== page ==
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Revelation and Contemporary Jewish Theology
Join us on April 22nd for a special conversation between Michael Fishbane of the University of Chicago and the GTU's Sam Shonkoff. A towering figure in Jewish studies over the past half century, Professor Fishbane has also written two important works of contemporary theology: Sacred Attunement: A Jewish Theology (2008) and his most recent book Fragile Finitude: A Jewish Hermeneutical Theology (2021). The University of Chicago Press is offering a special 30% discount on Professor Fishbane's new book using the code: FISHBANE30
Michael Fishbane is the Nathan Cummings Distinguished Service Professor of Jewish Studies at the University of Chicago. The author or editor of over two dozen books and hundreds of articles in scholarly journals and encyclopedias, Fishbane’s areas of research include Biblical Studies, Midrash, Medieval Bible Commentaries, Jewish Mysticism, and Modern Jewish Thought. Among his books are: Biblical Interpretation in Ancient Israel; The Garments of Torah: Essays in Biblical Hermeneutics; The Kiss of God: Spiritual and Mystical Death in Judaism; and The Exegetical Imagination: Jewish Thought and Theology. Both Biblical Interpretation in Ancient Israel and The Kiss of God won the National Jewish Book Award. In addition to two Bible commentaries: Haftarot (Prophetic Lectionaries) and Song of Songs (contributions to The JPS Bible Commentary Series), he has written two works of contemporary theology: Sacred Attunement (2008) and Fragile Finitude: A Jewish Hermeneutical Theology (2021).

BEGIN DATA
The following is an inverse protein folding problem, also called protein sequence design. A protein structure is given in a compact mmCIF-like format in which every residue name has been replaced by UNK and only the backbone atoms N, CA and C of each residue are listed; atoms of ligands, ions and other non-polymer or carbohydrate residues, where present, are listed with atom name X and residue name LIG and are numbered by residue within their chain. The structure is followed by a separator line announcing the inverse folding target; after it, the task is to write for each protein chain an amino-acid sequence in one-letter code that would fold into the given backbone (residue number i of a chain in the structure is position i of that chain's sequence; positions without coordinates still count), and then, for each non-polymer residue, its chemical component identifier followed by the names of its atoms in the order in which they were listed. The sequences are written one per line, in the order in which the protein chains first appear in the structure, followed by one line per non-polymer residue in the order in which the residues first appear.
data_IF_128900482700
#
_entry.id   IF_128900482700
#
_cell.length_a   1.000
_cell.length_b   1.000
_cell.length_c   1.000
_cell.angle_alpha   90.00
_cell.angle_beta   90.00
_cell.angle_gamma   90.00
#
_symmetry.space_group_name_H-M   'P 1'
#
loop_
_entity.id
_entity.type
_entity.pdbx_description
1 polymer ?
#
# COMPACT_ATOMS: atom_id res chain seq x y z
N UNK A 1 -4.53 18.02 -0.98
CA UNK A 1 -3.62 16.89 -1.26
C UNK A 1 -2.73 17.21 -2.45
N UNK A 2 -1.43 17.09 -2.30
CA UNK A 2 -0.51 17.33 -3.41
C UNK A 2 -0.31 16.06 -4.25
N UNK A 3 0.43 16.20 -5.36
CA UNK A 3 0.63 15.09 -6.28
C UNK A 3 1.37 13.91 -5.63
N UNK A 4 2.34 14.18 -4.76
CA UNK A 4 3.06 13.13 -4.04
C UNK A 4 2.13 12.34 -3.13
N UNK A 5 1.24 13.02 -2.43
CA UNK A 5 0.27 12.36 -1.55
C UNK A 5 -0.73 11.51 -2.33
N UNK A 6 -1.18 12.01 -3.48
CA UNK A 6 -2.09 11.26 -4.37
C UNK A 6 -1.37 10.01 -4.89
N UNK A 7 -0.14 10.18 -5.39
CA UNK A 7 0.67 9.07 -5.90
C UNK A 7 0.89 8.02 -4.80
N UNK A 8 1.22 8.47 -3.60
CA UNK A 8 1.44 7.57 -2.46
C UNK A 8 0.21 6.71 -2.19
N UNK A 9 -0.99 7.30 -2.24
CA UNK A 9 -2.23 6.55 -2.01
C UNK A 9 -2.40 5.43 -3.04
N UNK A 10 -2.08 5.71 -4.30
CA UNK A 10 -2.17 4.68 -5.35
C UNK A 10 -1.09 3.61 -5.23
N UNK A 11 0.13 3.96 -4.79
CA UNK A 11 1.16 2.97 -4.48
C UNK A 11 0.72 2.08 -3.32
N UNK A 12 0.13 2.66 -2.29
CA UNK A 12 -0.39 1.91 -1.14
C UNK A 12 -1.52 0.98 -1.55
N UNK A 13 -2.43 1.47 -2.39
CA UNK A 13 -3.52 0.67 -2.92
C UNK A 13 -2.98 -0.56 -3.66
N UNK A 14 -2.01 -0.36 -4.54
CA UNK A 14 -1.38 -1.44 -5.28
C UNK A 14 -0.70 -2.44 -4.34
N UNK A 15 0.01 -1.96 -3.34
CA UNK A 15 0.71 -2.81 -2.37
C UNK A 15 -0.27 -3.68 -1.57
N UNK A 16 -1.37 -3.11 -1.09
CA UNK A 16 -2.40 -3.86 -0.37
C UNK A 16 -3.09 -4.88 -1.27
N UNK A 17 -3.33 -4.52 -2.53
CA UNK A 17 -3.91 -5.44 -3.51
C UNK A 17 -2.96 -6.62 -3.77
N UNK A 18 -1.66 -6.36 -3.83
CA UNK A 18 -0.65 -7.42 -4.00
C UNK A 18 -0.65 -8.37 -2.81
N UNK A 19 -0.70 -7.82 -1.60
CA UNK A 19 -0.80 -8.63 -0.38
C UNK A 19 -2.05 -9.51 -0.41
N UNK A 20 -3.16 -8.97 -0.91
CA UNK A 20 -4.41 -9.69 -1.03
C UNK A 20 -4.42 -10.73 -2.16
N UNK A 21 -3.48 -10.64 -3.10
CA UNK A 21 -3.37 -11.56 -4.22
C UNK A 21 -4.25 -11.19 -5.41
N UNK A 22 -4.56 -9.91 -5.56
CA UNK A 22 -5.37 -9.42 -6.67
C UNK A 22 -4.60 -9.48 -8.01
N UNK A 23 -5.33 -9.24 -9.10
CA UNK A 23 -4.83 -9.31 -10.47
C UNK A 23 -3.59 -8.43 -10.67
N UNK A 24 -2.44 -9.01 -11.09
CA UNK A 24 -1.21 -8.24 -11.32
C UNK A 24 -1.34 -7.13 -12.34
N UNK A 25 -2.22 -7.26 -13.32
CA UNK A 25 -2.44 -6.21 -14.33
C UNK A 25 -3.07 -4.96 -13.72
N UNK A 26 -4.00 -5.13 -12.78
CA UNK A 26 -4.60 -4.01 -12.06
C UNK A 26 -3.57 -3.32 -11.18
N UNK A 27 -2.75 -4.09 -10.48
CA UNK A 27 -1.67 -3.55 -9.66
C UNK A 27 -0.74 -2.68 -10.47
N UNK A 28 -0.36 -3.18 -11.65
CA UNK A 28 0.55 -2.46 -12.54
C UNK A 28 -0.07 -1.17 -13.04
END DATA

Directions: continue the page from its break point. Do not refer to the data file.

Recipient of many awards, he has been a Guggenheim Fellow and three times a Fellow of the Institute for Advanced Studies at the Hebrew University. In 2005 Fishbane received a Lifetime Achievement Award for Contributions to Jewish Scholarship from The National Foundation for Jewish Culture. Holder of several honorary doctorates, Fishbane is both a Fellow of the American Academy for Jewish Research and of the American Academy of Arts and Sciences.
Sam Shonkoff is the Taube Family Assistant Professor of Jewish Studies at the GTU, where he teaches on Jewish religious thought, modern Jewish cultures, and methods in theology, ethics, and the historical-cultural study of religions. His research focuses primarily on German-Jewish thought and Hasidism, as well as appropriations of Hasidic spirituality in relatively secular spheres. Shonkoff’s current book project investigates themes of embodiment in Martin Buber’s representations of Hasidism vis-à-vis the original sources. He is co-editor with Ariel Evan Mayse of Hasidism: Writings on Devotion, Community and Life in the Modern World (Brandeis University Press, 2020) and the editor of Martin Buber: His Intellectual and Scholarly Legacy (Brill, 2018). Prior to joining the GTU in 2018, Shonkoff taught at Oberlin College and the University of Chicago.
This event is online only